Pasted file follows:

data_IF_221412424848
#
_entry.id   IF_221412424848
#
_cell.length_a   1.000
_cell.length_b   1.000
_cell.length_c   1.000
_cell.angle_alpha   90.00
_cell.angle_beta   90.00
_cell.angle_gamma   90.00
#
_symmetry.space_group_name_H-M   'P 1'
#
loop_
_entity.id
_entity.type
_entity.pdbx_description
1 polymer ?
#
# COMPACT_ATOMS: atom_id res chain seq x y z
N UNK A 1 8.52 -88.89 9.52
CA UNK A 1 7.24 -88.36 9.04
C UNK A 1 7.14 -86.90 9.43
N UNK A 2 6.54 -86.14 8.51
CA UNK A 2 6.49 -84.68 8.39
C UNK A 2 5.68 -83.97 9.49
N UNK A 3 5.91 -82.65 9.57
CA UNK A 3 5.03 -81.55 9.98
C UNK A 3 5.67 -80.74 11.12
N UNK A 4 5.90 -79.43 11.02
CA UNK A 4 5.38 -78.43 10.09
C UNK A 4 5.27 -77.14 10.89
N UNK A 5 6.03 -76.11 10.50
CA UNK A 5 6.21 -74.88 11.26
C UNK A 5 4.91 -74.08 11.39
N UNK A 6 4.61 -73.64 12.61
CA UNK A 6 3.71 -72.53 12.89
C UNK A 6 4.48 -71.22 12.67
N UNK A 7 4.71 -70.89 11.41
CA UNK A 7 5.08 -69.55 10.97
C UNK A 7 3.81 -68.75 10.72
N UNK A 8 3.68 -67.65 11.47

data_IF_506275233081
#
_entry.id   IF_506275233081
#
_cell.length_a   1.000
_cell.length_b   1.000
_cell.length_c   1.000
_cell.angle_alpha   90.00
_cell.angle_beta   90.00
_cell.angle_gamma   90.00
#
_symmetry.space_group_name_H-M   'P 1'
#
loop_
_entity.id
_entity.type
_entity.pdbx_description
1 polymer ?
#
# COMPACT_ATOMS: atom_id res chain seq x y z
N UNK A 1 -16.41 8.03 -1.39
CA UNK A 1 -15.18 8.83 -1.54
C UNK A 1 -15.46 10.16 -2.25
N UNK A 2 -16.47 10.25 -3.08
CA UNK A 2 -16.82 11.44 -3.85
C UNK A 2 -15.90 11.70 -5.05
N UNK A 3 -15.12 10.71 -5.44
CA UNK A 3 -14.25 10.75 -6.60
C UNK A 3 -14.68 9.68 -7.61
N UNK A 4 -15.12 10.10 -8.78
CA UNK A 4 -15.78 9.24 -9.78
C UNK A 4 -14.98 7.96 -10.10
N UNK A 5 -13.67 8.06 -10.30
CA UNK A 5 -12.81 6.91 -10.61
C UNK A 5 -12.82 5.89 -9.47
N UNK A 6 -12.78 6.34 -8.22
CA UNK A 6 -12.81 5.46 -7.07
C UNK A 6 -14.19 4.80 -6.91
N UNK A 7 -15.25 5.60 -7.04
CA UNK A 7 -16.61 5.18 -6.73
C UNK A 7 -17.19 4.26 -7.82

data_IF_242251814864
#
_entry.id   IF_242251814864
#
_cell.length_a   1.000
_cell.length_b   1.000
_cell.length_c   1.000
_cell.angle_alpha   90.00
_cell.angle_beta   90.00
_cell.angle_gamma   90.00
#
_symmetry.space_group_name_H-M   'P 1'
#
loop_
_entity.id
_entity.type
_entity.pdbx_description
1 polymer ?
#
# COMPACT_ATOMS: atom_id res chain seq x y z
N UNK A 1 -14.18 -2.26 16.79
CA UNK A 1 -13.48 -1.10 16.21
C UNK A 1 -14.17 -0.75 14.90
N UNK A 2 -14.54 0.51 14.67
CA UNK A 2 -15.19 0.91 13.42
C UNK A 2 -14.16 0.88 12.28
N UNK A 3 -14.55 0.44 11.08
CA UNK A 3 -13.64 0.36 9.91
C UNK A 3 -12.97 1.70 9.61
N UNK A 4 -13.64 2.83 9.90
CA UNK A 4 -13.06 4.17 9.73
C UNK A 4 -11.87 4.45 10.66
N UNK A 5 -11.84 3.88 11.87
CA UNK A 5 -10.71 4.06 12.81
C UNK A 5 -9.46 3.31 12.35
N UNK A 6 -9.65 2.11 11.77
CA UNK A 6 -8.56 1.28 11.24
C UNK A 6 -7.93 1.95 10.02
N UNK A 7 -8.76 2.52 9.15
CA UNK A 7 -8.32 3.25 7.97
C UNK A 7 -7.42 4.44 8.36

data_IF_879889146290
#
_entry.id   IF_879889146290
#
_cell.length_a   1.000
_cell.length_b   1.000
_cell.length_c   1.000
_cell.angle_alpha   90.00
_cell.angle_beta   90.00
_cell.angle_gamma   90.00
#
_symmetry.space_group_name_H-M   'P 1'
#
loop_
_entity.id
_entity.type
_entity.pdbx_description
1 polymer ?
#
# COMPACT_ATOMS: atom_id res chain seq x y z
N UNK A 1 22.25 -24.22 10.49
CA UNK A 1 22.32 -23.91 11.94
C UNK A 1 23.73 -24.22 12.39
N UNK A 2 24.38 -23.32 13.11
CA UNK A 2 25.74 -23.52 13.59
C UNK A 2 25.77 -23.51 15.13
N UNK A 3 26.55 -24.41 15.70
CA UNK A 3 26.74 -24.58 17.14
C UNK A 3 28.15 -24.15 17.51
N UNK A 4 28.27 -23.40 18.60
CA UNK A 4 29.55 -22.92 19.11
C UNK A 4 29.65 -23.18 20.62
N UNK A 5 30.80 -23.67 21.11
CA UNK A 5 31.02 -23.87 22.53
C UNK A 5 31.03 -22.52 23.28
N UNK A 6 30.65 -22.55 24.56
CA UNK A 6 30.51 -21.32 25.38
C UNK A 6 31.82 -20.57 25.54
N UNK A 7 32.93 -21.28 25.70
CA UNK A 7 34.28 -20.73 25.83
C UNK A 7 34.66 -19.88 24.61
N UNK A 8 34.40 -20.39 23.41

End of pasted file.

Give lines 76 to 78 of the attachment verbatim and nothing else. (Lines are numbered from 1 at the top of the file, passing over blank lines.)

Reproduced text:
CA UNK A 5 -12.81 6.91 -10.61
C UNK A 5 -12.82 5.89 -9.47
N UNK A 6 -12.78 6.34 -8.22